Land­mark Amy­lyx OK spurs de­bate; Some... pos­i­tive? Alzheimer's da­ta; Can­cer tri­al bot­tle­neck; Sanofi's CRISPR bet; and more

Welcome back to Endpoints Weekly, your review of the week’s top biopharma headlines. Want this in your inbox every Saturday morning? Current Endpoints readers can visit their reader profile to add Endpoints Weekly. New to Endpoints? Sign up here.

After brief stops in Paris and Boston, John Carroll and the Endpoints crew are staying on the road in October with their return for a live/streaming EUBIO22 in London. The hybrid event fireside chats and panels on mRNA, oncology and the crazy public market. We hope you can join him there.

Endpoints News

Keep reading Endpoints with a free subscription

Unlock this story instantly and join 151,400+ biopharma pros reading Endpoints daily — and it's free.

Joshua Cohen (L) and Justin Klee, Amylyx co-CEOs

Up­dat­ed: Af­ter long and wind­ing road, FDA ap­proves Amy­lyx's ALS drug in vic­to­ry for pa­tients and ad­vo­ca­cy groups

For just the third time in its 116-year history, the FDA has approved a new treatment for Lou Gehrig’s disease, or ALS.

US regulators gave the thumbs-up to the drug, known as Relyvrio, in a massive win for patients and their families. The approval, given to Boston-area biotech Amylyx Pharmaceuticals, comes after two years of long and contentious debates over the drug’s effectiveness between advocacy groups and FDA scientists, following the readout of a mid-stage clinical trial in September 2020.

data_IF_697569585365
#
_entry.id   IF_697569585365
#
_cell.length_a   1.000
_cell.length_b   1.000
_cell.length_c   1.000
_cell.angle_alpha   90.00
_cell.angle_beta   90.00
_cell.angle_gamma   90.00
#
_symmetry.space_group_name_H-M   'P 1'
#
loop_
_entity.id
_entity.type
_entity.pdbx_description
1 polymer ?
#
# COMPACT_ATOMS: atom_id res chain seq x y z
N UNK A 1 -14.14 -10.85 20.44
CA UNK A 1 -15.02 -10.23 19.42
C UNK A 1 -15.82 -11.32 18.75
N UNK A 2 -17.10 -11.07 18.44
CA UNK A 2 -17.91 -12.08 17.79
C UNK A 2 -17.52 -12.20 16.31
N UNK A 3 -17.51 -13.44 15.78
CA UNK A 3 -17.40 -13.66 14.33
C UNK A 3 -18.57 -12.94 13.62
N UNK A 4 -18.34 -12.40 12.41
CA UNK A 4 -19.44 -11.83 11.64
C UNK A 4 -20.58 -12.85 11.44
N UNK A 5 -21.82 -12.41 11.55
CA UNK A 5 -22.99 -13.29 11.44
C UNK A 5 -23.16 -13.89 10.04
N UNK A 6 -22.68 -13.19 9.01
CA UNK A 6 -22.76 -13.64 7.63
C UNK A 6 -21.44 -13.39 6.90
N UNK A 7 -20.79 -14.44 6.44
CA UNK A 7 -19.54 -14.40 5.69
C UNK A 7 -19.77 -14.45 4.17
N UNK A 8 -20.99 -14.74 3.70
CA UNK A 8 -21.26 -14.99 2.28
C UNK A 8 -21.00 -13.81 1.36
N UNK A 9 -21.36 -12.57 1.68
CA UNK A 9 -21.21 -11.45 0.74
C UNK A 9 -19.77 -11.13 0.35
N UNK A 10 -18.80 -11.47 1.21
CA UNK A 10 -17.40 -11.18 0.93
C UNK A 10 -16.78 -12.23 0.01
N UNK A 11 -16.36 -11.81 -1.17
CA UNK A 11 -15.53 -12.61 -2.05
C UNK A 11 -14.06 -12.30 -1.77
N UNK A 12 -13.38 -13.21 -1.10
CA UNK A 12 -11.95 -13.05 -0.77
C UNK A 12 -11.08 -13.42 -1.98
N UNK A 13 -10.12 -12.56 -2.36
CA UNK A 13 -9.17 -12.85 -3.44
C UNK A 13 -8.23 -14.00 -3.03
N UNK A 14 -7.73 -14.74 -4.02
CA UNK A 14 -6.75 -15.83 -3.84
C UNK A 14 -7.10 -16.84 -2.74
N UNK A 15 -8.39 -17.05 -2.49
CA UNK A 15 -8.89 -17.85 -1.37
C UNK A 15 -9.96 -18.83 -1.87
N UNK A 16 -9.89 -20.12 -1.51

Endpoints News

Keep reading Endpoints with a free subscription

Unlock this story instantly and join 151,400+ biopharma pros reading Endpoints daily — and it's free.

Up­dat­ed: Al­ny­lam re­in­forces APOL­LO-B patisir­an da­ta be­fore head­ing to the FDA

Weeks after uncorking some mostly positive data for patisiran in transthyretin-mediated (ATTR) amyloidosis with cardiomyopathy, Alnylam is bolstering its package with new exploratory and subgroup data before shipping it off to regulators.

The RNAi drug maintained “generally consistent” benefits in efficacy and quality of life across several prespecified subgroups at month 12, Alnylam announced on Friday afternoon, including age, baseline tafamidis use, ATTR amyloidosis type, baseline six-minute walk test score and others.

Endpoints News

Keep reading Endpoints with a free subscription

Unlock this story instantly and join 151,400+ biopharma pros reading Endpoints daily — and it's free.

#AAO22: J&J’s first look at com­mon eye dis­ease port­fo­lio pads the case for PhII of gene ther­a­py

CHICAGO — While the later-stage drug developers in the geographic atrophy field are near the finish line, Johnson & Johnson’s Janssen is taking a more deliberate route, with a treatment that it hopes to be a one-time fix.

The Big Pharma will take its Hemera Biosciences-acquired gene therapy into a Phase II study later this year in patients with GA, a common form of age-related macular degeneration that impacts about five million people worldwide. To get there, Janssen touted early-stage safety data at the American Academy of Ophthalmology annual conference Saturday morning, half a day after competitors Apellis and Iveric Bio revealed their own more-detailed Phase III analyses.